Domestic Violence Emerges as a Critical Issue for Public Safety Needs

By Gordon, Mary France | Nation's Cities Weekly, October 24, 1994 | Go to article overview

Domestic Violence Emerges as a Critical Issue for Public Safety Needs


Gordon, Mary France, Nation's Cities Weekly


The issues of spousal/partner and child abuse have become a major focus for this year's national headlines. Many media reports have raised public awareness about the aspects of domestic violence and how it affects many Americans, particularly women and children. We have come to learn about a myriad of facts and circumstances that surround this serious issue. The general public is learning how many people are victims of these dramatic and tragic circumstances in their everyday lives. For example:

* Nearly 500 women across the country will be battered in a two hour period; one woman is beaten every 15 seconds.

* 2 to 4 million women a year are battered worldwide.

* On the average, 10 women a day are killed by their batterers.

* Battery is the single largest cause of injury to women in the U.S.

* Women in this country are more likely to be victimized through assault, battery, rape, or homicide by a current for former male partner than by all other assailants combined.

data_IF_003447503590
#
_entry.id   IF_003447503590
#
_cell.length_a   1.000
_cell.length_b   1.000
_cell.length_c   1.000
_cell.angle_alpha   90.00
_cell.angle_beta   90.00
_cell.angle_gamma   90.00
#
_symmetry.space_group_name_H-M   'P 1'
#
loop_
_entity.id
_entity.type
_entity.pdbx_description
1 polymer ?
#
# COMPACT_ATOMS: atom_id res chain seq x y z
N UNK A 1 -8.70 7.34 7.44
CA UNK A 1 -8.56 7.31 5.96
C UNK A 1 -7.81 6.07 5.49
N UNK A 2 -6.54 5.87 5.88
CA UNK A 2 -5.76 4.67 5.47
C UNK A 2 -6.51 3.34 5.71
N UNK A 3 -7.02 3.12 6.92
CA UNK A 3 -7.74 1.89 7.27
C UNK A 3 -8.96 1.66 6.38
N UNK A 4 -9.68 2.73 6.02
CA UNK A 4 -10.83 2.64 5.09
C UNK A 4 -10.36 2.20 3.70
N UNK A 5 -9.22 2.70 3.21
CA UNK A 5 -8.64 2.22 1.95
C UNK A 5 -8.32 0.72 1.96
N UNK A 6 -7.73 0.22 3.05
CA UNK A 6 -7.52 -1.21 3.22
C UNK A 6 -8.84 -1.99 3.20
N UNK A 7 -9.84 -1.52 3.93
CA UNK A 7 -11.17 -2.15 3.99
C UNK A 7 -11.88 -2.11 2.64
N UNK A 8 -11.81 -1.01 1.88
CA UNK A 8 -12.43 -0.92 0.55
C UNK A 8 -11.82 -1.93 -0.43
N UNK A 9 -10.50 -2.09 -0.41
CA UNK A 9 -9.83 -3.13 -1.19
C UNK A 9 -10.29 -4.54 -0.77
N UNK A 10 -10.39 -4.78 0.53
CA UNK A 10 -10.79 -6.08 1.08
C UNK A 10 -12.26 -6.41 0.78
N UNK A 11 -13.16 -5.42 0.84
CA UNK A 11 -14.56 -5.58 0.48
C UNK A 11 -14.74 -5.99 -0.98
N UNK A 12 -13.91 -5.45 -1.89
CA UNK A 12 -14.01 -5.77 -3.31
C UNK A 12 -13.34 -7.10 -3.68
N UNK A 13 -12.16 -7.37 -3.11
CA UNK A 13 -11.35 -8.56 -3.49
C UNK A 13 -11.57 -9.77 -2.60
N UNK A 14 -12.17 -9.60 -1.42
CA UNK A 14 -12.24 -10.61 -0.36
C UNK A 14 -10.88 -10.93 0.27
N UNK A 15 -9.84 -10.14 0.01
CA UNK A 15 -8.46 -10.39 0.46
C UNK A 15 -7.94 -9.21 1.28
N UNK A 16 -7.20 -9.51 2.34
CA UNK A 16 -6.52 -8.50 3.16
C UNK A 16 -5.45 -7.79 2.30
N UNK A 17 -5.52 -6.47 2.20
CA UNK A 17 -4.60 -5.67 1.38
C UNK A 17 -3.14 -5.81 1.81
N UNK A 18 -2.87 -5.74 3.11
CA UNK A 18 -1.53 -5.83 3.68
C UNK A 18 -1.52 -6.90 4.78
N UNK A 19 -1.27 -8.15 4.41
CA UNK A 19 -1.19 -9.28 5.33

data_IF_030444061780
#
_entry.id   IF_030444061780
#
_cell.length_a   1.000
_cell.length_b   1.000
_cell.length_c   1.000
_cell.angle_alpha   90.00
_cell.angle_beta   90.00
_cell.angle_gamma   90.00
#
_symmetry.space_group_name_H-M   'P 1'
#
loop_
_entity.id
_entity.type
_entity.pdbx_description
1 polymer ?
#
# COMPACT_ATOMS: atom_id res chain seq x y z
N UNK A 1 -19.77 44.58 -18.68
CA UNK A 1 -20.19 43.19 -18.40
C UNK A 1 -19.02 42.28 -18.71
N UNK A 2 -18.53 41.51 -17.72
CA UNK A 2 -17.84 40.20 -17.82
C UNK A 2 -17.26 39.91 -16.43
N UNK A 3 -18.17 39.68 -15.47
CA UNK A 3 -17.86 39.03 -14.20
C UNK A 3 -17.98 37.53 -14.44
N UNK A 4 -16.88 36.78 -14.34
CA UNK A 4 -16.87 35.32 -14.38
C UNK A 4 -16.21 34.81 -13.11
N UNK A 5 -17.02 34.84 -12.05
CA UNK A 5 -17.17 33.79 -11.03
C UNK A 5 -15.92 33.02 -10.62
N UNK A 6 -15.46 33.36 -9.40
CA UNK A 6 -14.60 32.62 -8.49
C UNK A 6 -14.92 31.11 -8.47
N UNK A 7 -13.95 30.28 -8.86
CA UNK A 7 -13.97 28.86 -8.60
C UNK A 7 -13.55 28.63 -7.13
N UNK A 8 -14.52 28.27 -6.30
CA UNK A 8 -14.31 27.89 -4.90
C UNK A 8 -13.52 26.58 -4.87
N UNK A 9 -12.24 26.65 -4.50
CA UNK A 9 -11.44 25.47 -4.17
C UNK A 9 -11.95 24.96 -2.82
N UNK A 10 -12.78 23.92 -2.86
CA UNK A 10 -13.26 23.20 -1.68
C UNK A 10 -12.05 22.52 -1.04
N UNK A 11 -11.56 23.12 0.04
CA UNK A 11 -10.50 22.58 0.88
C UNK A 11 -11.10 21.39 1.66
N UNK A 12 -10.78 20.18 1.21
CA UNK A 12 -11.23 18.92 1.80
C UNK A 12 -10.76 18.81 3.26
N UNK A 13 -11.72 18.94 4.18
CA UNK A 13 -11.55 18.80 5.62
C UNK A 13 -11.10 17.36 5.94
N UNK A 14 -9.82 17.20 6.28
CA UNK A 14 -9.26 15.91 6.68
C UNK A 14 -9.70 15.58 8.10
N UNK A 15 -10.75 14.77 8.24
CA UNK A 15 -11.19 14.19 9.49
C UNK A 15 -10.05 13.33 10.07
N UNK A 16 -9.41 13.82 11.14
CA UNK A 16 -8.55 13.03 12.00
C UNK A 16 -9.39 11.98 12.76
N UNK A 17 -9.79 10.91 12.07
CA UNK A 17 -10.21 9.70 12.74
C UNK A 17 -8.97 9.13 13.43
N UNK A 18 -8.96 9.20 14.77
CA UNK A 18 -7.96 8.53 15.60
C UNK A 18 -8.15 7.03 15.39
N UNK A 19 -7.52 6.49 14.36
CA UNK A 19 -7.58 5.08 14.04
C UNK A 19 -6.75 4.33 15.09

Research over the past decade shows that women who leave their batterers are at a 75 percent greater risk of being killed by their batterer than those who stay. More than 30 percent of female homicide victims are killed as a result of domestic violence.

Yearly, more than a million women seek medical assistance for injuries caused by domestic violence.

A Key Concern for Women Elected Officials

NLC's Women in Municipal Government Caucus group has been carefully looking at these issues over the year. Its theme this year, "Violence in the Family," was a major focus for WIMG's summer Board of Directors meeting hosted by its president, Margaret Barrett, Council Member, Jackson, Miss.

According to Barrett, in her remarks at the summer NLC Advisory Council meeting in Thornton, Colo., "At our Jackson board of directors meeting, we learned a great deal about the increasingly negative national statistics illustrating an increase in domestic violence and in violence in the family overall. We discussed how women, in particular, and their children suffer and remain in abusive situations because of a number of factors: economic dependence, lack of resources, dominance and control by husbands and partners, fear for their children's safety and fear for their own lives.

"In hearing all of the facts and statistics about this issue, it makes us wonder, how are we at the local government and community action level doing about all this? Believe it or not, there is hope and help. Many national and community-based programs have been established over the past several years to address these problems. Most importantly, our city and state governments are passing legislation that bring some solutions to these problems.

"WIMG affirms that more and mandatory training has to be done with our court, correctional, health and public safety personnel so that our professionals and elected officials can gain a better understanding about the background and the dynamics of family violence. …

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